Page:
The Good Company merchandise is even stocked online at Dover Street Market in New York City along with a few other unknown skate brands. Highlights include a pair of socks by Dertbag, embroidered Champion hoodies, and caps. They even make branded lighters, totes, and pins.


Photo: OAMC Fall 2016 Lookbook

Designed in Paris and developed in Milan, OAMC is exclusive thanks to its luxury price tags. "Although their clothes are wildly expensive, in this world you get what you pay for and OAMC makes a quality product," says Coltrane Curtis, managing partner at the creative marketing agency Team Epiphany and former red carpet fashion critic at MTV.

Not only does the brand pay strict attention to construction with its patchwork bomber jackets and sweatshirts, it's prefect for older streetwear heads that want to stay true to their origins, all while being tailored and contemporary. "Simplicity is what makes OAMC brilliant," Curtis says.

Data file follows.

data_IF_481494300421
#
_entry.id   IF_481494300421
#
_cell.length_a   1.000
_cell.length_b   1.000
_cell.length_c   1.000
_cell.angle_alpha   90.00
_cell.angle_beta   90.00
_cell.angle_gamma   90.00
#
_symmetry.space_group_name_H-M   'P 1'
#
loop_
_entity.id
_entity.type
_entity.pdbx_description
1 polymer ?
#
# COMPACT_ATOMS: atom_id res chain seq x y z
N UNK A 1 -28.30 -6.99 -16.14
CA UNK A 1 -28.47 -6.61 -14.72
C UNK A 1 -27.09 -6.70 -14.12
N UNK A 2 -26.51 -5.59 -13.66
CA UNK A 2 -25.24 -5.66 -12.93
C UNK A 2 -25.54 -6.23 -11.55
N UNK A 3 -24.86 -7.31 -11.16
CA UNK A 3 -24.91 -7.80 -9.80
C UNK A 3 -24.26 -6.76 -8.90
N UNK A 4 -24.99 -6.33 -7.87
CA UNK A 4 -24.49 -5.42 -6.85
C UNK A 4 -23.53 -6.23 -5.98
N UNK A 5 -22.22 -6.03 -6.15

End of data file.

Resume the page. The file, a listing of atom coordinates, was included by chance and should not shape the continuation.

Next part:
Photo: Misbhv Spring 2016 Lookbook

"I love Misbhv because they are a streetwear brand for women, designed by women and understand women who want to be cool, cute, and comfortable," says fashion blogger and well-known streetwear model Aleali May. The Polish-based brand was originally only supposed to be a one-off DIY T-shirt line, but has since blossomed into a full-fledged clothing brand for both women and men — capturing the attention of stylish street kids and celebrities alike (A$AP Rocky and Kylie Jenner are fans).

Go on Misbhv's website to shop everything from screen-printed hoodies and T-shirts to patchwork skate shorts and super distressed denim jackets. Major props on its Instagram, too, where you'll see the clothes in action on top models, buyers outside of fashion shows, and the Weeknd.